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Trouble at the alma mater

I'm coming into this story a little late, (I'm catching up on my reading after being out of commission for over a month) but this story hit me especially hard as it takes place in a graduate dept just a few buildings from where I got my MS.

Everyone knows that science graduate students have it hard, but imagine the added pressure that comes with knowing your advisor is falsifying data.

Last winter six graduate students in a biology program at UW-Madison turned in their advisor for concerns about data falsification (eventually found to be true). As a result their advisor resigned, the lab shut down, and 5 of the students were told that much of their previous work was not useable and that they'd have to start over with new projects if they still wanted Ph.D.s.

From a recent article in Science:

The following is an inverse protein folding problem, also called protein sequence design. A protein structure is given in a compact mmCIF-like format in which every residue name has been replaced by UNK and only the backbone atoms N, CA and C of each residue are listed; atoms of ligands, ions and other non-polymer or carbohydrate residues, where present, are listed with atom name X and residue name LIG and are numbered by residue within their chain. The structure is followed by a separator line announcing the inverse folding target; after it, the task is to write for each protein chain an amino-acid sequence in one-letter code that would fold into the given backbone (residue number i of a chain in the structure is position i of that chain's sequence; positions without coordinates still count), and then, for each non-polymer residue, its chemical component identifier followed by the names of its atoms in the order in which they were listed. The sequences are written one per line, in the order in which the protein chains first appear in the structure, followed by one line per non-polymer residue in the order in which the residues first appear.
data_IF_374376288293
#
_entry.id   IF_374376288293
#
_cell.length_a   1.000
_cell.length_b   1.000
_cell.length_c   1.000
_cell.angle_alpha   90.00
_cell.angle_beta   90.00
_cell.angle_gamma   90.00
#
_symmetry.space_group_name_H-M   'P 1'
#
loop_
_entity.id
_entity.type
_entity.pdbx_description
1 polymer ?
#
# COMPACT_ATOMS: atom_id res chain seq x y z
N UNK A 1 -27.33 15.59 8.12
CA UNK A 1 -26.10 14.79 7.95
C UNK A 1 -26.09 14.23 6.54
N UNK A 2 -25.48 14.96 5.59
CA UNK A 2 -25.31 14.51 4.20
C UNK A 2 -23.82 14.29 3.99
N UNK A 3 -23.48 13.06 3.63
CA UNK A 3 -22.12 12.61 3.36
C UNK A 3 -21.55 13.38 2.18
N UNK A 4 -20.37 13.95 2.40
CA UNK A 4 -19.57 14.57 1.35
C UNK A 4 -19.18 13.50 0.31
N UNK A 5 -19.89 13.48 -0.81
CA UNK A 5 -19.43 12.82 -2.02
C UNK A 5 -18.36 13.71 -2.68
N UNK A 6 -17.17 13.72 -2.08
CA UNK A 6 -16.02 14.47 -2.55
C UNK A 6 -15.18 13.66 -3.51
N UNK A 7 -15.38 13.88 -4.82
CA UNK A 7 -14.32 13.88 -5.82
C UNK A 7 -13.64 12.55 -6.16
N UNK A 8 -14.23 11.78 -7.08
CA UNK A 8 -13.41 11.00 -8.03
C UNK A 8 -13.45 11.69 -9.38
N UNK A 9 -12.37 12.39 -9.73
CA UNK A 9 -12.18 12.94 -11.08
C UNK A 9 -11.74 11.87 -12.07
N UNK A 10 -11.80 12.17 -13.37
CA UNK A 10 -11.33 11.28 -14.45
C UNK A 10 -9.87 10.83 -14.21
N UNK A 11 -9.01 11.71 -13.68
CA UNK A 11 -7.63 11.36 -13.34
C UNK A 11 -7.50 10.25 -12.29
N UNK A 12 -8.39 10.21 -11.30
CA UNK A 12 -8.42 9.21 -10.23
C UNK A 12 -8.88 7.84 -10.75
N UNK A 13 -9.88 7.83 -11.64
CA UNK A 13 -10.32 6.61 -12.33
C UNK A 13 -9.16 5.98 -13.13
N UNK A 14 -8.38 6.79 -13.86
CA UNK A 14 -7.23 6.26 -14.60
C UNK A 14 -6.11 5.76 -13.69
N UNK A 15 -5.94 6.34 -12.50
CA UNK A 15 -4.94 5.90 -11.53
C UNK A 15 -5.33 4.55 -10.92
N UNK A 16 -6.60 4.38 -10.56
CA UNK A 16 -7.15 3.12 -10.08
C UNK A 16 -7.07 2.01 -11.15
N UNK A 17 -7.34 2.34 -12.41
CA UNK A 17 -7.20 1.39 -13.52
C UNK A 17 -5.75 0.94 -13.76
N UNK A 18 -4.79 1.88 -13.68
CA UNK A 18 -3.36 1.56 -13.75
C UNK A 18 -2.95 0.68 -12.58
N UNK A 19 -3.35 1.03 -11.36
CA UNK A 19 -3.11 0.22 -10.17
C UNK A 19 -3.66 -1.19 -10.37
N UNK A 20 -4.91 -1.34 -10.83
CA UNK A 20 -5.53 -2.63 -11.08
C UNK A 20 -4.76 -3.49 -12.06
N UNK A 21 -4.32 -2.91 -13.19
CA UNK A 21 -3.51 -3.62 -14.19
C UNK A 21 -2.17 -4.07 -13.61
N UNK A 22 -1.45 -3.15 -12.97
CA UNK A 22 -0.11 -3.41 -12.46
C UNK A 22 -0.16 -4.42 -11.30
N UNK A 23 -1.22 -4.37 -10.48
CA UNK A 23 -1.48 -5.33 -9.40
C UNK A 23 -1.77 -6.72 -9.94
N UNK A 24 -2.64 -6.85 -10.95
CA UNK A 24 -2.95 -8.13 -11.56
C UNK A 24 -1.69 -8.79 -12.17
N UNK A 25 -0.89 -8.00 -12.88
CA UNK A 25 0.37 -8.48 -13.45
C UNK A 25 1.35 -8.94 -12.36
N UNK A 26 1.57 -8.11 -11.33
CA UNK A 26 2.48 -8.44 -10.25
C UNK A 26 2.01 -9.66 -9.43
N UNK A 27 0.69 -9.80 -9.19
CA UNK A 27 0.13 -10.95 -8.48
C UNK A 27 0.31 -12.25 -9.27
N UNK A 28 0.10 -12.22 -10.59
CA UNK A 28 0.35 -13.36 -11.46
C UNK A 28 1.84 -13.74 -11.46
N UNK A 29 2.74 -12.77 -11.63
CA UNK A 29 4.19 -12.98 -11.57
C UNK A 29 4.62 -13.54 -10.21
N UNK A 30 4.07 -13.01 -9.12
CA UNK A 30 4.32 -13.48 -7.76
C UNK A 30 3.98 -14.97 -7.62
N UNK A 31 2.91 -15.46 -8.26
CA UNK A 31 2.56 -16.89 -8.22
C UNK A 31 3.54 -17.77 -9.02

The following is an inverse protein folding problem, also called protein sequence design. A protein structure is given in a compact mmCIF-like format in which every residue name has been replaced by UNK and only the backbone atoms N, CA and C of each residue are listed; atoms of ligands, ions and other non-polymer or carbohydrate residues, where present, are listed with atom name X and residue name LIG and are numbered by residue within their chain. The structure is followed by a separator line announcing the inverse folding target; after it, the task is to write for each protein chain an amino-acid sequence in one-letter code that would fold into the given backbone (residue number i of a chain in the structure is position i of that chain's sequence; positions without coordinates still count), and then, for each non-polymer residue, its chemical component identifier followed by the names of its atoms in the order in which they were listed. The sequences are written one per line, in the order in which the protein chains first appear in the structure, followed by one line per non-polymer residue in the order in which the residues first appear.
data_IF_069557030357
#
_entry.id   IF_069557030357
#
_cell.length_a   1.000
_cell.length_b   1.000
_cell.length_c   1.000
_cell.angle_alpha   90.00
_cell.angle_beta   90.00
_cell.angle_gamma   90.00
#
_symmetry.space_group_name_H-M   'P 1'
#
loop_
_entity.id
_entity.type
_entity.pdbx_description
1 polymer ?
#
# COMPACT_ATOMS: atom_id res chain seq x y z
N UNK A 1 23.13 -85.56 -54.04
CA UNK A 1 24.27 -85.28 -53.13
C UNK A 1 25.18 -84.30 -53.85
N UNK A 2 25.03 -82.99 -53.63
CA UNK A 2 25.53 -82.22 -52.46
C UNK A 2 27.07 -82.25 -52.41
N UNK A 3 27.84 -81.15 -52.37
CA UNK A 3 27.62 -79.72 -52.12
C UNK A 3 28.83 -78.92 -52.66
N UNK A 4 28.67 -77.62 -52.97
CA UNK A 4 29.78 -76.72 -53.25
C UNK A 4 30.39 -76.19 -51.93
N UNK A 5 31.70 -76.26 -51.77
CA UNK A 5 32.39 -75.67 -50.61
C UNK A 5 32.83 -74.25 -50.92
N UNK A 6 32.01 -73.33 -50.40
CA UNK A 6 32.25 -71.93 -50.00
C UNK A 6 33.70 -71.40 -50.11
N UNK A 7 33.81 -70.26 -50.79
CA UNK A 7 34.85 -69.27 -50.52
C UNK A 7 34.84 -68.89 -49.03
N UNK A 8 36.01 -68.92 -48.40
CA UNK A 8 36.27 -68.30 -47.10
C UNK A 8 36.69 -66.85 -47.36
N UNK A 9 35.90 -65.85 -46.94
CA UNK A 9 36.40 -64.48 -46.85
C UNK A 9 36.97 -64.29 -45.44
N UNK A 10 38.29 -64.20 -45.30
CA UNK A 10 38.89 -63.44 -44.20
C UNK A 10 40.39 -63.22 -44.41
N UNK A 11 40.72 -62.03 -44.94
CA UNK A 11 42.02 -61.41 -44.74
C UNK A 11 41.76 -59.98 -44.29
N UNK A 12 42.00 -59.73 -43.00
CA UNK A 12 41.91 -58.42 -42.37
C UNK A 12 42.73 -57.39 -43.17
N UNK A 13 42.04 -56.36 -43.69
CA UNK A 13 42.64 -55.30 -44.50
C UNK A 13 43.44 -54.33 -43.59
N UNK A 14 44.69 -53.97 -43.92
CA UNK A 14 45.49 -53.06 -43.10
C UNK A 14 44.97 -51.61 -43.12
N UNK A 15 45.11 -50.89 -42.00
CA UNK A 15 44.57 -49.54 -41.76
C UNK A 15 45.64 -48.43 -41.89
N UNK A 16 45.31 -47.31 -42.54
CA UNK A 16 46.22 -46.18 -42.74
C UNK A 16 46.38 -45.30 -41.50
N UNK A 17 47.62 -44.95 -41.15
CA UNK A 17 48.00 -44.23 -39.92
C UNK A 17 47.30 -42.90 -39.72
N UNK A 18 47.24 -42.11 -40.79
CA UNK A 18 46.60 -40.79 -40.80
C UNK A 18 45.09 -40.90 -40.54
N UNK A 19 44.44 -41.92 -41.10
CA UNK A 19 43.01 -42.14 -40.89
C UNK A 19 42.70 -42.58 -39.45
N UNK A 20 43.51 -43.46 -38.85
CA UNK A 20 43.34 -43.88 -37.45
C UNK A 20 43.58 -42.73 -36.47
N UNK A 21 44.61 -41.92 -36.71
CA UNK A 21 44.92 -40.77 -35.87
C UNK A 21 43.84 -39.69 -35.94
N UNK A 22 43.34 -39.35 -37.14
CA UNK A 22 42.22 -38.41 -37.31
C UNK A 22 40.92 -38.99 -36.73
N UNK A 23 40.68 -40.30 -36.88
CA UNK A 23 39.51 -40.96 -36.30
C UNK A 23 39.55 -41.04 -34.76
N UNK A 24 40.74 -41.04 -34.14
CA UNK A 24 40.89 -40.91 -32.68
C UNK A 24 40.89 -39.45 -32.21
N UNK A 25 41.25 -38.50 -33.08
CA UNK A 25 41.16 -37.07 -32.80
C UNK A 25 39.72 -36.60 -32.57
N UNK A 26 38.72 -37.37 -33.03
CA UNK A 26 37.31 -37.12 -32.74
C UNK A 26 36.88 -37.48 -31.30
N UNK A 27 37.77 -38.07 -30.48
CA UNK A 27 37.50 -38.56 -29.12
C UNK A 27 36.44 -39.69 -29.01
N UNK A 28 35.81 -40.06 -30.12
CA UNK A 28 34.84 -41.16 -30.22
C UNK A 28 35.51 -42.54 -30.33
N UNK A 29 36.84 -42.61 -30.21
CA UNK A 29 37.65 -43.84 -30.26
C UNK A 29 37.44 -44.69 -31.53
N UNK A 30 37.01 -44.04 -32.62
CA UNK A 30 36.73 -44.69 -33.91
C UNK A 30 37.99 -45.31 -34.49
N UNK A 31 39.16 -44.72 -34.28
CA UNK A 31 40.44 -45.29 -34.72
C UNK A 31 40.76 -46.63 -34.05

"...the graduate students caught in the middle have found that for all the talk about honesty's place in science, little good has come to them. Three of the students, who had invested a combined 16 years in obtaining their Ph.D.s, have quit school. Two others are starting over, one moving to a lab at the University of Colorado, extending the amount of time it will take them to get their doctorates by years. The five graduate students who spoke with Science also described discouraging encounters with other faculty members, whom they say sided with Goodwin [the advisor] before all the facts became available."

Yikes...I raise my glass to those students. And hope I'd be courageous enough to do what they did.

To read more:

Science Magazine (subscription required)
Wisconsin State Journal


  1. Wow, that's devastating. What brave and upstanding students.

  2. Not wanting to dis my own Alma mater (good old Madison) but this seems to be a place for lawyers. The students basically have been defrauded by an official representative of the University.


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